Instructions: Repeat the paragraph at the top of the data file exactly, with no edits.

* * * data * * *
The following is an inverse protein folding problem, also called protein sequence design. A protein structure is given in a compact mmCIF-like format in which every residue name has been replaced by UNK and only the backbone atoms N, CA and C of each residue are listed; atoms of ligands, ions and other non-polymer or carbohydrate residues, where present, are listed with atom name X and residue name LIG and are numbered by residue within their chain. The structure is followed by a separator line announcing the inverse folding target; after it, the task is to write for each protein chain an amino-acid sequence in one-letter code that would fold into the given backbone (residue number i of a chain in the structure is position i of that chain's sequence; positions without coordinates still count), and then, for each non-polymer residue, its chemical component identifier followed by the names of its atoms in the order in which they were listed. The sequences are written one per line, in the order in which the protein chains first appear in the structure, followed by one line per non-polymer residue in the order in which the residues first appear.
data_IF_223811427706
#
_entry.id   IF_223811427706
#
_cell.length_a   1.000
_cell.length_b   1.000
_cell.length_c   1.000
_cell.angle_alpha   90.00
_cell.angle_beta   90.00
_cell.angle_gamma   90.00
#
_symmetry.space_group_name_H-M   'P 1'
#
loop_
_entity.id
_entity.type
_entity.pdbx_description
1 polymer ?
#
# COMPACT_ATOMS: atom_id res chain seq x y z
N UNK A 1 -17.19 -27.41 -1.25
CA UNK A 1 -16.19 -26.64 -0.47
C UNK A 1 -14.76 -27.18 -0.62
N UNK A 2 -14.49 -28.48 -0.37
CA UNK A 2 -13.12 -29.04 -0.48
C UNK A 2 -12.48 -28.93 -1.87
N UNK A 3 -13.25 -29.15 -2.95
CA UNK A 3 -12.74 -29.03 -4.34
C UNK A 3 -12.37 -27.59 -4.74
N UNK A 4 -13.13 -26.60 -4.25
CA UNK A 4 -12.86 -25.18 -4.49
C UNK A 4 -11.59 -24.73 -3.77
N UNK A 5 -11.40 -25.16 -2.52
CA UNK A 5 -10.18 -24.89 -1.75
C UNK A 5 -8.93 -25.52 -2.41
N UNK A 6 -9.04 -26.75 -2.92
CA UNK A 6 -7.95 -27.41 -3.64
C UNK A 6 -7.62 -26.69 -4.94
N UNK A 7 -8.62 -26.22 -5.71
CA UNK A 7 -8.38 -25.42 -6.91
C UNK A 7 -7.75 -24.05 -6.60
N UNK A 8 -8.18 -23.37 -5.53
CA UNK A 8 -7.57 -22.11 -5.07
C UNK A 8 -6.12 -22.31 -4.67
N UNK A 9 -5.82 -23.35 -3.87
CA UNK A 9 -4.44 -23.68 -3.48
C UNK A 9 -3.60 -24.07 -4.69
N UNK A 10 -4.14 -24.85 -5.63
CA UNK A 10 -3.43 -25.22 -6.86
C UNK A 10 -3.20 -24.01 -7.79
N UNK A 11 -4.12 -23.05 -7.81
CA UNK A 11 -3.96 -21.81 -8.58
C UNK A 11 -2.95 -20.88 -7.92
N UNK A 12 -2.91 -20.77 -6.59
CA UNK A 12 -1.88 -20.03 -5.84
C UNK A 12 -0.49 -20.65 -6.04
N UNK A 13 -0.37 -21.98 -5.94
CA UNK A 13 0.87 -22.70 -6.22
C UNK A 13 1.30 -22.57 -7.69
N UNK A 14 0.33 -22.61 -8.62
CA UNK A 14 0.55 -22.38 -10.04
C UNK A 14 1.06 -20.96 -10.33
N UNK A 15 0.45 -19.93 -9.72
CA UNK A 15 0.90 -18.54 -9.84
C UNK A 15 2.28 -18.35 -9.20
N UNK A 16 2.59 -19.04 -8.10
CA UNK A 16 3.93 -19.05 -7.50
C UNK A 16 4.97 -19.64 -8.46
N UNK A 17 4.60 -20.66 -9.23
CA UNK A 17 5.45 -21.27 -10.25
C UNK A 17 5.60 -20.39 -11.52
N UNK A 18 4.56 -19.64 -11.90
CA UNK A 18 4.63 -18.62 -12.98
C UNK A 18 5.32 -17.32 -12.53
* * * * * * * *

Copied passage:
The following is an inverse protein folding problem, also called protein sequence design. A protein structure is given in a compact mmCIF-like format in which every residue name has been replaced by UNK and only the backbone atoms N, CA and C of each residue are listed; atoms of ligands, ions and other non-polymer or carbohydrate residues, where present, are listed with atom name X and residue name LIG and are numbered by residue within their chain. The structure is followed by a separator line announcing the inverse folding target; after it, the task is to write for each protein chain an amino-acid sequence in one-letter code that would fold into the given backbone (residue number i of a chain in the structure is position i of that chain's sequence; positions without coordinates still count), and then, for each non-polymer residue, its chemical component identifier followed by the names of its atoms in the order in which they were listed. The sequences are written one per line, in the order in which the protein chains first appear in the structure, followed by one line per non-polymer residue in the order in which the residues first appear.